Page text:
Restatement of 1986 Equities

The accounting personnel and systems present before the issuance of the judgment bonds continued through the Receiver's appointment. While Ecorse acquired certain computer hardware and software in March 1986, it had little or no affect on improving the timeliness or accuracy of the financial information.

The 1987 financial statement audit discovered the following errors as of June 30, 1986 in the General Fund, Water and Sewer Fund, and Police and Fire Pension Plan (among other funds) equity (in thousands):

   

As Presented

 

Corrections

 

Revised

             

General Fund (deficit)

 

$(4,586)

 

 

 

 

Water and Sewer judgment

 

 

 

 

 

 

bond proceeds

 

 

 

$1,793

 

 

Property taxes - net

 

 

 

$189

 

 

Special revenue fund deficit

 

 

 

$(18)

 

 

Overstatement of Pension

 

 

 

 

 

 

contribution

 

 

 

$675

 

 

Other

 

 

 

$(27)

 

$(1,974)

 

 

 

 

 

 

 

Water and Sewer Fund

 

 

 

 

 

 

surplus

 

$2,898

 

 

 

 

Judgment bond proceeds

 

 

 

$(1,793)

 

 

Overstatement of accounts

 

 

 

 

 

 

receivable

 

 

 

$(397)

 

 

Sewer debt misclassified

 

 

 

$(575)

 

 

Deficit misclassified

 

 

 

$(89)

 

$44

 

 

 

 

 

 

 

Police and Fire Pension Plan

 

 

 

 

 

 

surplus

 

$5,417

 

 

 

 

 

 

 

 

 

 

 

Pension contribution

 

 

$(675)

 

$4,742

COMBINED

 

$3,729

 

$(917)

 

$2,812

The corrections to the 1986 audited financial statements are important to understand as the financial information available to Judge Dunn at the time the receivership decision was made was based, in part, on the draft financial statements arising from the 1986 audit.

The correction to the 1986 financial information did not arise until six months into the receivership. Thus, the apparent General Fund deficit at June 30, 1986 was $4,586,000, when in fact the actual deficit was $1,974,000, a net difference of $2,612,000. However, the three principal operating funds' equities were collectively overstated by $917,000.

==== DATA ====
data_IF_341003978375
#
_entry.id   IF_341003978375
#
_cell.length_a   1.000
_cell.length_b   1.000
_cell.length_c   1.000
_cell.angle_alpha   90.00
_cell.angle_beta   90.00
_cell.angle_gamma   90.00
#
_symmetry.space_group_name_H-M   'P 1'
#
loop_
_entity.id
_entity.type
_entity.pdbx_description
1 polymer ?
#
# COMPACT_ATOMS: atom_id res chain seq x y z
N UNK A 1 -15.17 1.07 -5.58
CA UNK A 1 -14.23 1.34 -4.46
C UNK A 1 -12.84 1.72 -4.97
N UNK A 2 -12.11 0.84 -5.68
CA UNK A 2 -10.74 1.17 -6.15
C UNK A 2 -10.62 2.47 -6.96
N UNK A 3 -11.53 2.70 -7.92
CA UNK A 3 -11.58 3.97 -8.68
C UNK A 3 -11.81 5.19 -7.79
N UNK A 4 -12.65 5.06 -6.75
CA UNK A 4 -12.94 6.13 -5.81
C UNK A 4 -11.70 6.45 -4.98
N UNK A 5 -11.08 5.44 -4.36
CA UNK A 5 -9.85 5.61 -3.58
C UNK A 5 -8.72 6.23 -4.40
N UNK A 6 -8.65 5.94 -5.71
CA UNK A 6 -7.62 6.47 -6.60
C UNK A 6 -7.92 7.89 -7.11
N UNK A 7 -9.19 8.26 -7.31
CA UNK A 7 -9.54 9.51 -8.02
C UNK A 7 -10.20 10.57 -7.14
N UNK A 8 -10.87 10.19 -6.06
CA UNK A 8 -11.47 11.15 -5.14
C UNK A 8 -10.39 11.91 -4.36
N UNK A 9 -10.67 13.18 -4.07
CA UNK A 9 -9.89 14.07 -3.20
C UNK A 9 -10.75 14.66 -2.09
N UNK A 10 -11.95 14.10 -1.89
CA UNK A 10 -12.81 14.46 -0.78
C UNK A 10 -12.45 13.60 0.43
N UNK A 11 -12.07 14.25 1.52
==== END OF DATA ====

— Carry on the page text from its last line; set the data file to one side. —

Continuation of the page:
In addition, the uncorrected 1986 audited financial statements were used by the Receiver in the first six months of the receivership. No other credible financial information was prepared until the 1987 audited financial statements were completed in August, 1987.

The errors, which have been corrected in the Appendices, are described as follows:

  • The 1986 financial statements reflected the judgment bond proceeds as increasing the equity of the Water and Sewer Fund. The General Fund had borrowed the cash from Fund, but this transaction did not have any impact on the Water and Sewer Fund's operations. The bond proceeds arose because of the General Fund's operating losses.

  • There were numerous errors applicable to property taxes including amounts recorded in the wrong funds, wrong basis of accounting used, and other errors.

  • A Special Revenue Fund had a deficit of approximately $18,000. This fund did not have any operations for several years prior to the receivership.

  • Most of the 1986 Pension Plan contribution was funded through the judgment bond proceeds. Yet, a second adjusting entry was recorded just prior to the preparation of the 1986 financial statements resulting in doubling the pension contribution for 1986.

  • A clerical error was made in the calculation of the unbilled accounts receivable for the Water and Sewer Fund as of June 30, 1986 resulting in an overstatement of revenues of $397,000.

  • At the time that Ecorse decided to levy certain general obligation debt associated with the Glenwood sewer project (as recommended in the Financial Recovery Plan), the debt was removed from the Water and Sewer Fund. The proper presentation was to reflect the debt in the Water and Sewer Fund, as well as any subsequently issued property tax levies.

IRC 457 Deferred Compensation Plan

No mention of the Deferred Compensation Plan was made in the 1986 audited financial statements. The assets and related liability, which are estimated to be $250,000 at June 30, 1986, have been withheld from employee wages and deposited with an outside investment agent. However, these assets remain the property of Ecorse until such time as the employee is entitled to withdraw the amounts (generally at retirement). Given Ecorse's uncertain financial future, the omission of these assets understated the amounts available to creditors in the event of a bankruptcy proceeding.